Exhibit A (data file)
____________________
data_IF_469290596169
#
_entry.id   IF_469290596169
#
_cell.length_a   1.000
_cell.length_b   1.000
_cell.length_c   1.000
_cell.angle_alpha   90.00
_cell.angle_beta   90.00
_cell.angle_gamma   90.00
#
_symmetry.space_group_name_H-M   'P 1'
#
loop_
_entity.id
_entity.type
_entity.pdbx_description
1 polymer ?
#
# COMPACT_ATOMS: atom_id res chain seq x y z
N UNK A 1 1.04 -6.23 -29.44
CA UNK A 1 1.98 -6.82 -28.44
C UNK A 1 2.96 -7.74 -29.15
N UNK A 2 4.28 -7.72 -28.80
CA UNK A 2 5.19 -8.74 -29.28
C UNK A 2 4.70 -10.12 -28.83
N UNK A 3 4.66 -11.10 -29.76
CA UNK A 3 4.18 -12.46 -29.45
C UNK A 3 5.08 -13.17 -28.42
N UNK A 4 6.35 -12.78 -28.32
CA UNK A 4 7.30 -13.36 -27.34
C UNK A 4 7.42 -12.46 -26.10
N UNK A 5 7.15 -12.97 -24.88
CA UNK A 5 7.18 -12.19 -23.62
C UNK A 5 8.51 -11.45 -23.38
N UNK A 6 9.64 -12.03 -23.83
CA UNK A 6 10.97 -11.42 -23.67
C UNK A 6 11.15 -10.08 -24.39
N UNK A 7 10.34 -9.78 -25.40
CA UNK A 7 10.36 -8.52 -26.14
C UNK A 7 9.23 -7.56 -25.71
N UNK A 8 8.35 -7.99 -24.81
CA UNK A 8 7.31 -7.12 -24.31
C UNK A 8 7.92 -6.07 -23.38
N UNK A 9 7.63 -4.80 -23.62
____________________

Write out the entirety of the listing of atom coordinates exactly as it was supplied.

data_IF_469290596169
#
_entry.id   IF_469290596169
#
_cell.length_a   1.000
_cell.length_b   1.000
_cell.length_c   1.000
_cell.angle_alpha   90.00
_cell.angle_beta   90.00
_cell.angle_gamma   90.00
#
_symmetry.space_group_name_H-M   'P 1'
#
loop_
_entity.id
_entity.type
_entity.pdbx_description
1 polymer ?
#
# COMPACT_ATOMS: atom_id res chain seq x y z
N UNK A 1 1.04 -6.23 -29.44
CA UNK A 1 1.98 -6.82 -28.44
C UNK A 1 2.96 -7.74 -29.15
N UNK A 2 4.28 -7.72 -28.80
CA UNK A 2 5.19 -8.74 -29.28
C UNK A 2 4.70 -10.12 -28.83
N UNK A 3 4.66 -11.10 -29.76
CA UNK A 3 4.18 -12.46 -29.45
C UNK A 3 5.08 -13.17 -28.42
N UNK A 4 6.35 -12.78 -28.32
CA UNK A 4 7.30 -13.36 -27.34
C UNK A 4 7.42 -12.46 -26.10
N UNK A 5 7.15 -12.97 -24.88
CA UNK A 5 7.18 -12.19 -23.62
C UNK A 5 8.51 -11.45 -23.38
N UNK A 6 9.64 -12.03 -23.83
CA UNK A 6 10.97 -11.42 -23.67
C UNK A 6 11.15 -10.08 -24.39
N UNK A 7 10.34 -9.78 -25.40
CA UNK A 7 10.36 -8.52 -26.14
C UNK A 7 9.23 -7.56 -25.71
N UNK A 8 8.35 -7.99 -24.81
CA UNK A 8 7.31 -7.12 -24.31
C UNK A 8 7.92 -6.07 -23.38
N UNK A 9 7.63 -4.80 -23.62